In her field, Michel Statler has done it all. She spent 14 years as a surgical physician assistant working in cardiovascular surgery, ENT and neurosurgery. Then she worked in academia as a faculty member with Physician Assistant (PA) programs at the University of Texas Southwestern Medical Center in Dallas and Midwestern University in Glendale, Arizona. She’s now the director of professional affairs and education for the Physician Assistant Education Association.
“I am the first PA and PA educator that they have on staff with the association,” said Statler.
In her role, she develops resources to assist PA programs with clinical year education such as the recruitment and retention of preceptors as well as the development of new testing products to assess student knowledge during the clinical year of training.
Since graduating from the PA program at UAB in 1980, Statler has written four book chapters and seven peer-reviewed journals including the Journal of the American Academy of Physician Assistants.
Statler says all her years as a PA and then as an educator have given her an attitude of lifelong learning.
“My years as a PA and educator have paved the way for me to now make meaningful contributions to PA education as someone who has been on the inside and knows the needs of PA programs and students,” said Statler. “Each step along the way has built upon the previous experience. When you maintain an attitude of lifelong learning, you will be a better provider and your patients will benefit.”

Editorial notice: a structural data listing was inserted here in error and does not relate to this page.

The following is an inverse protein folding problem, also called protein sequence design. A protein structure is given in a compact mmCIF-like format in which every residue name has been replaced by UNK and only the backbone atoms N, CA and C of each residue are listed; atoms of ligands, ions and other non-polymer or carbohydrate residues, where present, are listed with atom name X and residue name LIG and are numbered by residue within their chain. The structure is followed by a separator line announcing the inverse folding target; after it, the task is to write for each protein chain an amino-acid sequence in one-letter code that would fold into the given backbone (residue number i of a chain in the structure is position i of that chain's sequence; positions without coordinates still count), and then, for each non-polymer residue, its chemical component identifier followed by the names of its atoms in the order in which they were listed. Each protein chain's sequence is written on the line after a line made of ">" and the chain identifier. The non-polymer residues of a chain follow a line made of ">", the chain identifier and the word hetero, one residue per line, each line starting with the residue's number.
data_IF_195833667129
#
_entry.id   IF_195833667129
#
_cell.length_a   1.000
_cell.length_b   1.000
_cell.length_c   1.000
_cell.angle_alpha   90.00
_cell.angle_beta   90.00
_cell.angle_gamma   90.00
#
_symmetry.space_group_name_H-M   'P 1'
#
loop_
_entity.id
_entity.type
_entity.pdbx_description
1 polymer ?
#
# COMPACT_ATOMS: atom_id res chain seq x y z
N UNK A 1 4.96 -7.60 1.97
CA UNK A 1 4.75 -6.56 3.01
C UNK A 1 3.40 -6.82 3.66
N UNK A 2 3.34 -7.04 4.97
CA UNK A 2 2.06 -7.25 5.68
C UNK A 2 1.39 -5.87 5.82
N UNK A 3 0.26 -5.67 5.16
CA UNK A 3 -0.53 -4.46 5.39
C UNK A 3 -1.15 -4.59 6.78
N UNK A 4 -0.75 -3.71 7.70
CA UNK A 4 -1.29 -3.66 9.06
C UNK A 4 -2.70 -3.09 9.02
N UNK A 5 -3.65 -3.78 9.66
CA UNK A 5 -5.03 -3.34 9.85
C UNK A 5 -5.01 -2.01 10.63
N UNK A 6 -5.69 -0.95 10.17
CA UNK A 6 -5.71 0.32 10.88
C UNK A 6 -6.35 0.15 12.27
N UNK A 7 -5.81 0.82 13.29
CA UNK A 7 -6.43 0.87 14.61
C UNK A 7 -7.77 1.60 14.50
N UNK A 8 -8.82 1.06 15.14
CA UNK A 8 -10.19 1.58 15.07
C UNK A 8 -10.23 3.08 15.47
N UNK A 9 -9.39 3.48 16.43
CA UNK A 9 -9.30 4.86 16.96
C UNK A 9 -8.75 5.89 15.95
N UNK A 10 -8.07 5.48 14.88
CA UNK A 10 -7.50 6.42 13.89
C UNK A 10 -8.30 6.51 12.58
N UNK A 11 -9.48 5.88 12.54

That’s a life lesson she passes on to students as well as telling them to not be afraid to ask for help.
“There are no stupid questions,” said Statler. “If you don’t know, ask. Take advantage of all learning opportunities. Be a sponge. All the work that you do is an investment in your future career and ultimately will pay dividends with the care of your patients.”
But she also advises students and working professionals to take time for you.
“While being the best healthcare provider or educator you can be is important, it is equally important to have life balance, so make time for family and friends,” said Statler. “If I got one ‘do-over,’ that would be where I would invest more time.”